The Supreme Court seems likely to back an appellate court ruling that said depictions of animal cruelty are protected as free speech by the First Amendment. In arguments today, the justices considered the case of a man convicted of selling dogfighting videos under a 1999 law that equates videos of animal cruelty with child pornography. Most of the justices seemed to be of the opinion that the law’s definition of banned content is too vague, notes USA Today.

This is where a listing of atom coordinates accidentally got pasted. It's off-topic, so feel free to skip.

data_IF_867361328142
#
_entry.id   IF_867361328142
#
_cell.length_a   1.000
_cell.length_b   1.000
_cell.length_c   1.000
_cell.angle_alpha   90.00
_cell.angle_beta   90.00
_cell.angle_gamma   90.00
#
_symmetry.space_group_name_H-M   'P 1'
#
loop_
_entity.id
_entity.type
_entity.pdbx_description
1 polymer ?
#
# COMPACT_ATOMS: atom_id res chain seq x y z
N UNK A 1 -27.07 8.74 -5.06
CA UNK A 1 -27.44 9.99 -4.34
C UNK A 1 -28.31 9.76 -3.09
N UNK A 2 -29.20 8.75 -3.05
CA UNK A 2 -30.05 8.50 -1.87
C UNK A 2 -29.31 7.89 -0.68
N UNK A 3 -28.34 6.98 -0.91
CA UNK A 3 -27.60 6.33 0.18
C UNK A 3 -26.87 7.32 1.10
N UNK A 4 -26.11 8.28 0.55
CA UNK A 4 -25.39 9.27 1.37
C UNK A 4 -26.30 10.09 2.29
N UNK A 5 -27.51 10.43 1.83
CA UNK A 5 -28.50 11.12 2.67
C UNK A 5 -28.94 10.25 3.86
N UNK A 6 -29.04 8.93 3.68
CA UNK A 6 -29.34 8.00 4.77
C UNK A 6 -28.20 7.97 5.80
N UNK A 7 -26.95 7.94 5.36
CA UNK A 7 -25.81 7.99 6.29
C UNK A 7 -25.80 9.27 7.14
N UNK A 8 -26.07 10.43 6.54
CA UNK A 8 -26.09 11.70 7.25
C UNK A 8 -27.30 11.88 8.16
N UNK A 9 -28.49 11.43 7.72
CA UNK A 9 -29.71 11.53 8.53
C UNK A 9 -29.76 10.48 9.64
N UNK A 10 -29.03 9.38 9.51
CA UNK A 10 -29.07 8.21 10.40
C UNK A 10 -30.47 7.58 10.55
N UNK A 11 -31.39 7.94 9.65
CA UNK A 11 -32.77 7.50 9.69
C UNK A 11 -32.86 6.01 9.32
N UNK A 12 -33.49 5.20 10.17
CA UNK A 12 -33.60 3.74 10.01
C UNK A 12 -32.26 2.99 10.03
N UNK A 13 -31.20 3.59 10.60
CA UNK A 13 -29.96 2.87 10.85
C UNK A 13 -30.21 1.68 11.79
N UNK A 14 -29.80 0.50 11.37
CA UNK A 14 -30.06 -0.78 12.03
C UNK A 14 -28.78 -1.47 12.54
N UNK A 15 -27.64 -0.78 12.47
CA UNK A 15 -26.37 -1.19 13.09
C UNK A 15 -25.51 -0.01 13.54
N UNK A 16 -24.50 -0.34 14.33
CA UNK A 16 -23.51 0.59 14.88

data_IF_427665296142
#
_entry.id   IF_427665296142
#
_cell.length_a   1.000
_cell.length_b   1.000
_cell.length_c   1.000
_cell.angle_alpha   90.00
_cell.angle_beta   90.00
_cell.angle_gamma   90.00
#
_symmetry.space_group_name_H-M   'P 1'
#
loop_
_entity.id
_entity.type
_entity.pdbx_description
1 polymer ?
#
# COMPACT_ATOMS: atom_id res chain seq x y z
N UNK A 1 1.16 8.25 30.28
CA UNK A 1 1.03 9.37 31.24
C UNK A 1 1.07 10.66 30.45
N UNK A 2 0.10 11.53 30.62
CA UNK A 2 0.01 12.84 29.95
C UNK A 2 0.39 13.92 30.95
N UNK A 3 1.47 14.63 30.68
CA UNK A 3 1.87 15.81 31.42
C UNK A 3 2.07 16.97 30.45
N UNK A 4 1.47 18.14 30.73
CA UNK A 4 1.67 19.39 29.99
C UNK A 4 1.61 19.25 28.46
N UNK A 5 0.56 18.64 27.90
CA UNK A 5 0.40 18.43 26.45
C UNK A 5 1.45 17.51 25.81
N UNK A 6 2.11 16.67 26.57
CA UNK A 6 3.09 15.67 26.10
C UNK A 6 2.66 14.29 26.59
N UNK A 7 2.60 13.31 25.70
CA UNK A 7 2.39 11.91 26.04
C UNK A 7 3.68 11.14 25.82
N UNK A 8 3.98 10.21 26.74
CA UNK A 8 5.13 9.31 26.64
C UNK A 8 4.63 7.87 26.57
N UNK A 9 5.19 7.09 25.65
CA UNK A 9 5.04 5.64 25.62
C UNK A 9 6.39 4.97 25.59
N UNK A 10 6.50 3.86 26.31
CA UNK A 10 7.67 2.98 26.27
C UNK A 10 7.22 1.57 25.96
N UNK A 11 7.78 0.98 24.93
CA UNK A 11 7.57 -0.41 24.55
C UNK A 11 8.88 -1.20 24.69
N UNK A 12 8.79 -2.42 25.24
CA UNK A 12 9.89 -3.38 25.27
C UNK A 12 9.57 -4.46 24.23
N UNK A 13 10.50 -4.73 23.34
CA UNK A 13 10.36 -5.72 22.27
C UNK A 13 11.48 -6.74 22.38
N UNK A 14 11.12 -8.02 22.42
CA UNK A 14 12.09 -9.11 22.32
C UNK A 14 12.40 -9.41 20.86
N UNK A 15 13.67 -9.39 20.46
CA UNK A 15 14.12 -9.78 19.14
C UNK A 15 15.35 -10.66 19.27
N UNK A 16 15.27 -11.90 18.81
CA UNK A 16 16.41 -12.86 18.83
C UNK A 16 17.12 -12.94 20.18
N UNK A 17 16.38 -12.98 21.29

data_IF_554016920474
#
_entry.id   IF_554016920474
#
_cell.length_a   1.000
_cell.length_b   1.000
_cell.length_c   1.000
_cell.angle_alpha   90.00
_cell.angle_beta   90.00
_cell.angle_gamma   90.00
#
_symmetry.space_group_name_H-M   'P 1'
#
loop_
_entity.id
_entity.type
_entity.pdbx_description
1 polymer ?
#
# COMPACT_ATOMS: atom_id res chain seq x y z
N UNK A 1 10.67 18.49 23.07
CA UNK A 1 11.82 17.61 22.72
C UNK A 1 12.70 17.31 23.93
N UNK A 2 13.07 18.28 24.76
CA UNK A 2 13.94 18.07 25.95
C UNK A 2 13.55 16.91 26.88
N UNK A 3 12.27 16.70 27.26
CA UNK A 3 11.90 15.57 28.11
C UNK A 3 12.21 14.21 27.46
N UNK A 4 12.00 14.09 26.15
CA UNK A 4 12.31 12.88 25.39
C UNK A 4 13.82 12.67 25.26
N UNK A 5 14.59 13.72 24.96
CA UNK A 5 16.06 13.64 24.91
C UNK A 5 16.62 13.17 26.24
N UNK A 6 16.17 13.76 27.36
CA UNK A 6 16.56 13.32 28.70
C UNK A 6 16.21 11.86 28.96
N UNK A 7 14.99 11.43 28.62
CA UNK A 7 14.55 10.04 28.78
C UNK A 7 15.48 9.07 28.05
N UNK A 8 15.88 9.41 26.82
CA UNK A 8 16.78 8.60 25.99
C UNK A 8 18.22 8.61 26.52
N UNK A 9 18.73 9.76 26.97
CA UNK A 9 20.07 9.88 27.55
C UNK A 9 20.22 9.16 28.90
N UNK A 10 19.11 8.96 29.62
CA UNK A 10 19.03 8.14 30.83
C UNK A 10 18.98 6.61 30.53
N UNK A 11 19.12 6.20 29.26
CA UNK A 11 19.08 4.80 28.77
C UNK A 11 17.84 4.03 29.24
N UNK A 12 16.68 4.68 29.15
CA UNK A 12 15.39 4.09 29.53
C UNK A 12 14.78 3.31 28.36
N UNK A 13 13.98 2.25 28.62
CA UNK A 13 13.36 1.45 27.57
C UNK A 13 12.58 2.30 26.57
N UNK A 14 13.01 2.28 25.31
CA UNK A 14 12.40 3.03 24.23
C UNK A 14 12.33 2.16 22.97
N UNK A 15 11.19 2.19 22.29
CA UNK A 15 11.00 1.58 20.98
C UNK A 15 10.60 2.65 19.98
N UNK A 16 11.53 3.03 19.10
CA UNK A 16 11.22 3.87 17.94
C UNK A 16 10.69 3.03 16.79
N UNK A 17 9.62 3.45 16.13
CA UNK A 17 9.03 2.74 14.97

Justice Scalia asked whether the law could cover videos of Spanish bull-fighting, while Justice Alito questioned whether the hypothetical "Human Sacrifice Channel" would be banned. The law exempts content with educational, political, historical, or other social value, and Chief Justice John Roberts implied in his questioning that he considers those guidelines too broad and subjective.